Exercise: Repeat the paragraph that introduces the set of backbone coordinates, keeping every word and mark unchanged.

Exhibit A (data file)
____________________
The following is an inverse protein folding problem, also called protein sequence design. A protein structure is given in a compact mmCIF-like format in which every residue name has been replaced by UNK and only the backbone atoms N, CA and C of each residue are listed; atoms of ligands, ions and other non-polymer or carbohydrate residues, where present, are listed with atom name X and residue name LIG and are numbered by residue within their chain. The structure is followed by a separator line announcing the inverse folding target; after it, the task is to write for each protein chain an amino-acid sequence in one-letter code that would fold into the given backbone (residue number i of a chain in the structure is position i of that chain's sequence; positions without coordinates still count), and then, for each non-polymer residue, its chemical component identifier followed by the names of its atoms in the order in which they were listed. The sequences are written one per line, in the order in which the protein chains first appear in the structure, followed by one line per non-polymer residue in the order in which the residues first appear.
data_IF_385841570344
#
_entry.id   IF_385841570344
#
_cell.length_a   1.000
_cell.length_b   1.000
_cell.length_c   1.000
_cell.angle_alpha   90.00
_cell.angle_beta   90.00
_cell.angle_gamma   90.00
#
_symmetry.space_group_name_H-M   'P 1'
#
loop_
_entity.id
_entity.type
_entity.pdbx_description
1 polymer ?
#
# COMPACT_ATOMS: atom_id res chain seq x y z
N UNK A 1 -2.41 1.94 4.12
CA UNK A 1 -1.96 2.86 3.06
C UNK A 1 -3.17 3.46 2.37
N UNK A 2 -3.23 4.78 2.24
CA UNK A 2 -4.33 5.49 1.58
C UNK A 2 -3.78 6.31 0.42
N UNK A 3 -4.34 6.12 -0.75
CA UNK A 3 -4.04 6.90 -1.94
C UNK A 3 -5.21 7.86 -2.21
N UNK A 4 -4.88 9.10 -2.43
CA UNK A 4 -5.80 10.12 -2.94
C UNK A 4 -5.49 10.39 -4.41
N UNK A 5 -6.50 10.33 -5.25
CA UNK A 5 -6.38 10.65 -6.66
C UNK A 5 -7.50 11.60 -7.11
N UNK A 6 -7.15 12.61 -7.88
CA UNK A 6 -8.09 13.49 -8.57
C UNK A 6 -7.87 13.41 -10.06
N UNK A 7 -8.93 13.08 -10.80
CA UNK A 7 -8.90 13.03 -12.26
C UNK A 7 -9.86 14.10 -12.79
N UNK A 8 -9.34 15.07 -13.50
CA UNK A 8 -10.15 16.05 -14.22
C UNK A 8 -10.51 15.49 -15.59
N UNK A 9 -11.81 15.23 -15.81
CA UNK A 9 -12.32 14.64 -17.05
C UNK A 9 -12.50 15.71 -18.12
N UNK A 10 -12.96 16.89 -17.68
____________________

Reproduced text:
The following is an inverse protein folding problem, also called protein sequence design. A protein structure is given in a compact mmCIF-like format in which every residue name has been replaced by UNK and only the backbone atoms N, CA and C of each residue are listed; atoms of ligands, ions and other non-polymer or carbohydrate residues, where present, are listed with atom name X and residue name LIG and are numbered by residue within their chain. The structure is followed by a separator line announcing the inverse folding target; after it, the task is to write for each protein chain an amino-acid sequence in one-letter code that would fold into the given backbone (residue number i of a chain in the structure is position i of that chain's sequence; positions without coordinates still count), and then, for each non-polymer residue, its chemical component identifier followed by the names of its atoms in the order in which they were listed. The sequences are written one per line, in the order in which the protein chains first appear in the structure, followed by one line per non-polymer residue in the order in which the residues first appear.